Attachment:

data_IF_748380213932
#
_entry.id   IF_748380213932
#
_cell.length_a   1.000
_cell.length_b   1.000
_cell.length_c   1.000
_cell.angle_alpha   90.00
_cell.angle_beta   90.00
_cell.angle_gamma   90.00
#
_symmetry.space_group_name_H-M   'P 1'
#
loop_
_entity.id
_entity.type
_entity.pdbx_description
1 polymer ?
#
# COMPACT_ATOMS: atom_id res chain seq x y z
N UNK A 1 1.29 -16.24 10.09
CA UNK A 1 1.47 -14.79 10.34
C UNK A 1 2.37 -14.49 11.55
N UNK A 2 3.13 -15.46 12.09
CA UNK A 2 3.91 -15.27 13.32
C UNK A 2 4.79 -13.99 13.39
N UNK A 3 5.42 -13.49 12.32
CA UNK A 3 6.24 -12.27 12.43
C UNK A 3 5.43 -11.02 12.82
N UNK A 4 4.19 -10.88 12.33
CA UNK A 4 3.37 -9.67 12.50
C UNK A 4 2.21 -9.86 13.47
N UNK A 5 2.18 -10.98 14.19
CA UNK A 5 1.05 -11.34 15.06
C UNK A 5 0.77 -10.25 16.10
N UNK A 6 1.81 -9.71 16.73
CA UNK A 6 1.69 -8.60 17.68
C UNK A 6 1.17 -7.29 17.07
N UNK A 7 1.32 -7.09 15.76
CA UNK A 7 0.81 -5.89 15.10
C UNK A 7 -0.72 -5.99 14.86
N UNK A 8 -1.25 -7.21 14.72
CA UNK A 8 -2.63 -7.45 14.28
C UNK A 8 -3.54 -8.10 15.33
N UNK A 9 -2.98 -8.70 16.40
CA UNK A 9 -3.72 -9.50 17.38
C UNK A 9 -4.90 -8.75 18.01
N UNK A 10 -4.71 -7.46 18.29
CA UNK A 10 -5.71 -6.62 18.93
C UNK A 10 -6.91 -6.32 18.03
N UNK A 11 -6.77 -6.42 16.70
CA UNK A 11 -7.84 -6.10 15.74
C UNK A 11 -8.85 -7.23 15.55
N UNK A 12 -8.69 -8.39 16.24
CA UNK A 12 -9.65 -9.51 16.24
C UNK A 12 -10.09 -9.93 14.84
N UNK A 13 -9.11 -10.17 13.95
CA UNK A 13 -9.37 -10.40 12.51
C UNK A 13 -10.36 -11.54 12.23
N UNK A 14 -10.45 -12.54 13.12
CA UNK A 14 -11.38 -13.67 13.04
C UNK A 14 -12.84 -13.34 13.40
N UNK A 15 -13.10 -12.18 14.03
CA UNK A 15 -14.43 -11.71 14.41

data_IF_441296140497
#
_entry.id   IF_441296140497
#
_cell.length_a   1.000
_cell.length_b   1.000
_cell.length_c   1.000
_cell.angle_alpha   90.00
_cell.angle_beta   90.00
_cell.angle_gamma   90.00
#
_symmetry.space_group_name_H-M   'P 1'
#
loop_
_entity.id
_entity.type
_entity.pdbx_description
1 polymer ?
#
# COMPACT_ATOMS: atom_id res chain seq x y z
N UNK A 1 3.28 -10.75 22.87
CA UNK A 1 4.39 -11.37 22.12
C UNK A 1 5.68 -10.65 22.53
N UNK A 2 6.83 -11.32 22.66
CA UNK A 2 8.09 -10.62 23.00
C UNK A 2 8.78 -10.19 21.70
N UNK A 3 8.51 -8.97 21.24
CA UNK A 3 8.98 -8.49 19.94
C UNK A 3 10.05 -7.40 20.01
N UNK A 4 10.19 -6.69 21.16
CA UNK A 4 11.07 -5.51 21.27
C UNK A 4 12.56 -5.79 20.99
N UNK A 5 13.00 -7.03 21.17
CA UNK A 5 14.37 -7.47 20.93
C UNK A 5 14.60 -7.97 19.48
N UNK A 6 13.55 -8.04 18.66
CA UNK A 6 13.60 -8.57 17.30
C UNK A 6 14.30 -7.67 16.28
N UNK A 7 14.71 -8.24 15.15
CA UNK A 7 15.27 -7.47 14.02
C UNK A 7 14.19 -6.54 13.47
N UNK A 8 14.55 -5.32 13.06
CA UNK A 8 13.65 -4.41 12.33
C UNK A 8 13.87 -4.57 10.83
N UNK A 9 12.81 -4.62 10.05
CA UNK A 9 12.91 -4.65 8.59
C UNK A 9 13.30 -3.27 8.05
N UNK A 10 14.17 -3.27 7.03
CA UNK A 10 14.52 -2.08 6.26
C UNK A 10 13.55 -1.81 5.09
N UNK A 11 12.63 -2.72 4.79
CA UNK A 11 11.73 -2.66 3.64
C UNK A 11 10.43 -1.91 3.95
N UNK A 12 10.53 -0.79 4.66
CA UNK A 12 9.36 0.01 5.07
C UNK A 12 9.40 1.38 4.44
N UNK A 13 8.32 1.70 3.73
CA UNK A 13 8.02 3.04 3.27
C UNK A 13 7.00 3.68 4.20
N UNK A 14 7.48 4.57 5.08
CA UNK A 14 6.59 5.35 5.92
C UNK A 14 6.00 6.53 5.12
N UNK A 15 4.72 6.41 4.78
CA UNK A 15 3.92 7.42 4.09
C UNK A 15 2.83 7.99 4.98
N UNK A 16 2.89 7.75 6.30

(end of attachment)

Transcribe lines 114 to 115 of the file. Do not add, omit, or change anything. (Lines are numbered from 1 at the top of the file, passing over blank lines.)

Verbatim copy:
C UNK A 10 13.55 -1.81 5.09
N UNK A 11 12.63 -2.72 4.79